Fighting between pro- and anti-government forces spread through Yemen’s capital on Thursday and snipers shot dead two protesters and wounded 14 others, diminishing the chances of a diplomatic solution to prevent the country sliding into civil war.
Gunbattles and shelling between state troops and soldiers backing a protest movement bent on unseating President Ali Abdullah Saleh shook areas near “Change Square,” the name demonstrators have given the street where thousands have camped out for eight months demanding an end to his 33-year rule.
Across Sana’a, fighting resurged with heavy explosions and gunfire in Hasaba, a neighborhood where the powerful anti-Saleh tribal leader Sadeq al-Ahmar lives. Fighting between his tribesmen and government forces dragged Yemen to the brink of civil war some months ago before a ceasefire was agreed.
A total of seven people were killed in Thursday’s clashes by late afternoon, including two government soldiers and two armed tribesmen fighting alongside them, the interior ministry said in a statement. A guard at the house of a key opposition figure also died when Saleh loyalists bombarded his house.
Snipers said to be lurking on the upper floors of buildings killed two protesters and wounded at least 14 around Change Square, a doctor at the square's clinic said. Angry protesters set fire to a house where they believed snipers were hiding, while medics set up a blood donation campaign for the wounded.
Negotiations on a peaceful transfer of power have stalled, and the U.N.’s Yemen envoy said the country on the south end of the Arabian Peninsula would be torn apart unless a political solution is reached soon between Saleh’s camp and his foes.
Saleh has been in nearby Saudi Arabia since June recovering from wounds suffered in a June assassination attempt, leaving Yemen in a tense political limbo that on Sunday exploded into a full-blown military showdown that has so far killed 86 people.
“Unless there is a deal, or unless there a breakthrough to a political solution...the country will continue to fall apart and violence will spread to other parts of the country,” United Nations envoy Jamal bin Omar told Reuters in an interview.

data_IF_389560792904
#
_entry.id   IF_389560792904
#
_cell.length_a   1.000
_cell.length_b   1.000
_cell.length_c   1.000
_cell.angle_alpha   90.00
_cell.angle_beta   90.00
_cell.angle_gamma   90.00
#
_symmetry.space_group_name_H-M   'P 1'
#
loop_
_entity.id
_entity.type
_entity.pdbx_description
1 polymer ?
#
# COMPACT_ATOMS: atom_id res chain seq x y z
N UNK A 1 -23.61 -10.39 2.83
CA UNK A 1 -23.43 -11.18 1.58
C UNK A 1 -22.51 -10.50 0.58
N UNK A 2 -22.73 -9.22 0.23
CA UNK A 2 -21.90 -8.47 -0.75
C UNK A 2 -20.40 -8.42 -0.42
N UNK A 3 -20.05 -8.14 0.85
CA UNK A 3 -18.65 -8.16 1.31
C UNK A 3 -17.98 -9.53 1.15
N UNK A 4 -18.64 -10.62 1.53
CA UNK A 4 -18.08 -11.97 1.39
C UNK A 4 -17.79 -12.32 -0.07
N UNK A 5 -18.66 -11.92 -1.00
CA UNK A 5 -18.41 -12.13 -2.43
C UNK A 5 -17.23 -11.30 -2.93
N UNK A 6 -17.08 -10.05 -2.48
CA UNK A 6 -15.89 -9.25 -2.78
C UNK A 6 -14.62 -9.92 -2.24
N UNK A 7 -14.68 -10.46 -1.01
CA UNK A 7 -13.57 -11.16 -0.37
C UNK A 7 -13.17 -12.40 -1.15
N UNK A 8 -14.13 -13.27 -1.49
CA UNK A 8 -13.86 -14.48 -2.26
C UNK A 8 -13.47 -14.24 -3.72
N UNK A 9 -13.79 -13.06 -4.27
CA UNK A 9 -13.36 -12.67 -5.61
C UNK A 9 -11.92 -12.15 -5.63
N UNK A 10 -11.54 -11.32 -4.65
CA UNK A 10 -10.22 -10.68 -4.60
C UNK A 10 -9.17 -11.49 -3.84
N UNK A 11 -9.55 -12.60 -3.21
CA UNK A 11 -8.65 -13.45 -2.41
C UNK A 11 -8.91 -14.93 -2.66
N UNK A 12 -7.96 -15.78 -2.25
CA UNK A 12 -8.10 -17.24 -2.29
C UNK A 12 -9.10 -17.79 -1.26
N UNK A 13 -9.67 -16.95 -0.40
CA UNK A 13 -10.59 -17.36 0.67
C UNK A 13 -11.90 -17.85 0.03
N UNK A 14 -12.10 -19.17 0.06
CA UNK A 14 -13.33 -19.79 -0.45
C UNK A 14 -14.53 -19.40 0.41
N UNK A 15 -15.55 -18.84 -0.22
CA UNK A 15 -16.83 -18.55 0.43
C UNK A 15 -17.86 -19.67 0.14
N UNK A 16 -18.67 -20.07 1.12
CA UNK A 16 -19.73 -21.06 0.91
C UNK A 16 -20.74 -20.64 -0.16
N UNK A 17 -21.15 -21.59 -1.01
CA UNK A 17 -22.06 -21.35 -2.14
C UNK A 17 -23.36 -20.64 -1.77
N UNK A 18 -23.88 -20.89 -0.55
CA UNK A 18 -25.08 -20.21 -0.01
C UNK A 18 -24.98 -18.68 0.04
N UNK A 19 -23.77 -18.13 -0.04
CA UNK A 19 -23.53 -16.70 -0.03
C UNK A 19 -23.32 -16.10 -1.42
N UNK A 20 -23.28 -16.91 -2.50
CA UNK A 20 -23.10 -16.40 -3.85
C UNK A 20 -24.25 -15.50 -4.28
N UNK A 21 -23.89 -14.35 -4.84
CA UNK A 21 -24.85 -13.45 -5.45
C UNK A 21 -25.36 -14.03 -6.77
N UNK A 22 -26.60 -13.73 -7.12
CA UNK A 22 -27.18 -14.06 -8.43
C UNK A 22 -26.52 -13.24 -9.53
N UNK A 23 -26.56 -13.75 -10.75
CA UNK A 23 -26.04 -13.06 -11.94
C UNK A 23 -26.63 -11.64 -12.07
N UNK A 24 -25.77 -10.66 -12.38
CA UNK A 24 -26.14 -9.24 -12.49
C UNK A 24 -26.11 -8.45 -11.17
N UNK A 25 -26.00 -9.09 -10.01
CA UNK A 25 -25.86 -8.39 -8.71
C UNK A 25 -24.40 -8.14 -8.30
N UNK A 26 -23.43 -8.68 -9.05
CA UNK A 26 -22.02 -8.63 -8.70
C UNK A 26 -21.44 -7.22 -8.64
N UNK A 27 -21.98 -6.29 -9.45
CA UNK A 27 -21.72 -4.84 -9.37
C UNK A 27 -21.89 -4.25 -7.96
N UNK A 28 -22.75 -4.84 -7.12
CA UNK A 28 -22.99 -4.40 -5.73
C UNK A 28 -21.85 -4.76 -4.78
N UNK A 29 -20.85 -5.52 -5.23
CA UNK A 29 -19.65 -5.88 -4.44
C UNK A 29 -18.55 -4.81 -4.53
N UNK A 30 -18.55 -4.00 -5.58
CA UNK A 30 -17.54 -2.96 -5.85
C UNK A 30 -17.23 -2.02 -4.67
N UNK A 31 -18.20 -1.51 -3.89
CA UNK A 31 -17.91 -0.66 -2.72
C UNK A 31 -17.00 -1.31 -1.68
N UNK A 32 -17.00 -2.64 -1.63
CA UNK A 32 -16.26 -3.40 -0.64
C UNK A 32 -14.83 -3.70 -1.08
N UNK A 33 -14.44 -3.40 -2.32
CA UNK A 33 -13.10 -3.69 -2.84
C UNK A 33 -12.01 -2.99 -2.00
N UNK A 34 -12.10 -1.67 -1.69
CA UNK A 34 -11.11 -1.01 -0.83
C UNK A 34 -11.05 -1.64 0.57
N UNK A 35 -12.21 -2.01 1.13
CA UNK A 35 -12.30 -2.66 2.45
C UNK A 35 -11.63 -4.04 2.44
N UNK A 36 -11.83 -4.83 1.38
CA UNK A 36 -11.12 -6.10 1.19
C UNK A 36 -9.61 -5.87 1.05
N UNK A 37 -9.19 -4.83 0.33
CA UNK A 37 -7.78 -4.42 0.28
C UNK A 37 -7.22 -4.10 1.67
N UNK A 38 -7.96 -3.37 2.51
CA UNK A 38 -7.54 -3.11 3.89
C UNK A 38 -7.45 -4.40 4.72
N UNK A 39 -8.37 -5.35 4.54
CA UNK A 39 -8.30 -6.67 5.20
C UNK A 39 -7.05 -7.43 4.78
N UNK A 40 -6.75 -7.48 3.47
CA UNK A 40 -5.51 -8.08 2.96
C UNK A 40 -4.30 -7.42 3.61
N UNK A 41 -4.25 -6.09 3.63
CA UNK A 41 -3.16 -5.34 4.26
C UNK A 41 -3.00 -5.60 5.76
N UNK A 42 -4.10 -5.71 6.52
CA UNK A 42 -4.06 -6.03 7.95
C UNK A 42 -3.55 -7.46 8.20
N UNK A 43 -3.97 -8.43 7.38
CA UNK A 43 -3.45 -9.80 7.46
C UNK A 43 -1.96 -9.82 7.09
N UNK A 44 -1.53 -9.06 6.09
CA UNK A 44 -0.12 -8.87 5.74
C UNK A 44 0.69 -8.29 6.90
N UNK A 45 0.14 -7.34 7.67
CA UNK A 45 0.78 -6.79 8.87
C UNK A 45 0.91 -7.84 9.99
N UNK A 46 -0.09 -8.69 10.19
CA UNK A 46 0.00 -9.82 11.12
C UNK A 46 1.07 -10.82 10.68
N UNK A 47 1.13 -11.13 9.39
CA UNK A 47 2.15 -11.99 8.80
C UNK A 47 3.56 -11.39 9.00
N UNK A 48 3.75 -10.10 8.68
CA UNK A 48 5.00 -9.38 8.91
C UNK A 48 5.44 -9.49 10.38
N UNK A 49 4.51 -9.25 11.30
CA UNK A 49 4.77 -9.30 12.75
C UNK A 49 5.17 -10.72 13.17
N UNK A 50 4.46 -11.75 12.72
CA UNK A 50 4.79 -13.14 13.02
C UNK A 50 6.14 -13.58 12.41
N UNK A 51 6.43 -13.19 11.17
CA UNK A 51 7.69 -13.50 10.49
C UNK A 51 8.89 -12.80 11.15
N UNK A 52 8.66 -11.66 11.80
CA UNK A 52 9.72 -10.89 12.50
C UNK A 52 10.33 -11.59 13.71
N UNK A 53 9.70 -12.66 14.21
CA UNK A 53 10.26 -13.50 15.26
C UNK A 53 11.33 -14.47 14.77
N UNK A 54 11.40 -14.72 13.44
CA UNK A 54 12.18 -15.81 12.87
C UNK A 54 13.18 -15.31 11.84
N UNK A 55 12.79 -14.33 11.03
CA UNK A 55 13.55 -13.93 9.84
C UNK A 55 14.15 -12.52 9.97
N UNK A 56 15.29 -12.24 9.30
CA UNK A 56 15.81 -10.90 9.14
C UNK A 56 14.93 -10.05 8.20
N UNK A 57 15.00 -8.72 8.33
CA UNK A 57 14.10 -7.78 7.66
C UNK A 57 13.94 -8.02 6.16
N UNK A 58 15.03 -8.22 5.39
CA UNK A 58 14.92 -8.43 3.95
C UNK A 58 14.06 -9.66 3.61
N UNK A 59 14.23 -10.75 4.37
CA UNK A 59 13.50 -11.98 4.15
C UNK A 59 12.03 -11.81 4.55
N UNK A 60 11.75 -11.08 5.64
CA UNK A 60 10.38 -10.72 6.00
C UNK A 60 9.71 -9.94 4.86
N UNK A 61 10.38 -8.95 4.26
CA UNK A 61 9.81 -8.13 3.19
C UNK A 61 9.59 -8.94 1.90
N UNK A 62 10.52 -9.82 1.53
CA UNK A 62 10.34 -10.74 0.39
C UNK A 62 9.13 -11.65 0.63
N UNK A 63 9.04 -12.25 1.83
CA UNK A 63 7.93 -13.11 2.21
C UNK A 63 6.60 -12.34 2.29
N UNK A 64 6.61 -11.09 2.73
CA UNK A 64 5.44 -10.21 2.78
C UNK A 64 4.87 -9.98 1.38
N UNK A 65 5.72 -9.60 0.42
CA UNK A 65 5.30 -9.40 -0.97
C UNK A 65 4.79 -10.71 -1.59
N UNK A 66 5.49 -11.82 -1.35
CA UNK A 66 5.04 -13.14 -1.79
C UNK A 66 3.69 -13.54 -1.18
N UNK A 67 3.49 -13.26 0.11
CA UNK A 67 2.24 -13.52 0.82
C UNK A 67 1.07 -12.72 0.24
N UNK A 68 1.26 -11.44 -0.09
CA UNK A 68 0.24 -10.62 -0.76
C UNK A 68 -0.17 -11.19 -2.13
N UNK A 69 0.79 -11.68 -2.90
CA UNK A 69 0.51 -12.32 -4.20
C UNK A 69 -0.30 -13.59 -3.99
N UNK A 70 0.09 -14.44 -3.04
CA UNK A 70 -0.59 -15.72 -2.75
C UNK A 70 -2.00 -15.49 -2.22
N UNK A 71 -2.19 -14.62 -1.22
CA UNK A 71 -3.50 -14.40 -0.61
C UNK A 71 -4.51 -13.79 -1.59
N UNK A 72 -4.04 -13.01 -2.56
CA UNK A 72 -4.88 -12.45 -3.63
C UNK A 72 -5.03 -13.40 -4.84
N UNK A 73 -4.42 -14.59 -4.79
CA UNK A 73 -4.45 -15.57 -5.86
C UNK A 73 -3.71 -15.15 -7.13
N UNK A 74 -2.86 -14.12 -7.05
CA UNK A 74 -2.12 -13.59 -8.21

“It’s very urgent that Yemenis make up their mind and agree on a reasonable way forward.”
Yemen’s bloody deterioration is causing alarm abroad because central governance has unraveled, leaving a gun-ridden power vacuum filled by al-Qaeda militants and separatist factions near vulnerable oil shipping lanes in the Red Sea and Gulf of Aden.
Hopes are fading that a solid ceasefire between government troops and soldiers loyal to a top general who defected from Saleh in March can be forged to salvage a deal for him to cede power to launch a reform process.
Saleh has on three occasions backed out of a plan brokered by Gulf neighbors for him to step down, nudging the poverty- and corruption-ridden country closer to civil war.
Yemenis eager to get on with their lives said they feared that negotiators did not have much time left before violence spiraled out of control.
“Today it’s fine, maybe tomorrow too,” said driver Mohammed, as he waited in a line of cars to pass a checkpoint. "They've got a few days, maybe a week to get some kind of political development. After that, I worry there will be a slaughter.”
In parts of Sana’a unaffected by fighting, many Yemenis went about their business, going to restaurants while families preparing for evening wedding processions draped their cars in lace and red flowers.
But more and more checkpoints are strewn across roads and wary soldiers with rifles linger at street corners.
“Every other street corner seems to have soldiers with guns or trucks with missiles trained at someone,” said one street vendor, shaking his head as he peered out his shop door.
“You feel like now it’s calm but at any second the city could explode into a war zone and we'd be stuck here.”
A truce called by Yemen’s vice president earlier this week broke down in just a matter of hours.
“There are some initiatives being discussed for a political solution under the supervision of Jamal bin Omar and we hope these efforts succeed. Their failure will push this country into more violence," a high-ranking Yemeni opposition official said.
More than 400 have been killed since the grassroots revolt against repressive Saleh family rule began in January.
Spreading lawlessness could give fertile ground to al-Qaeda, whose militants in the past few months have seized cities in a province just east of a key oil shipping channel.
Gulf Cooperation Council Secretary General Abdbullatif al-Zayani flew into Sana’a this week to try and resurrect the deal but left after two days with nothing to show for his efforts.
That initiative would see Saleh leave office a matter of months after signing it.
“The only way forward is a political solution, a political process that is inclusive,” Bin Omar said.
“We want all the political factions and trends to participate so that we are not in a situation where there not only two sides. There are too many political actors and they will need to participate in this process.”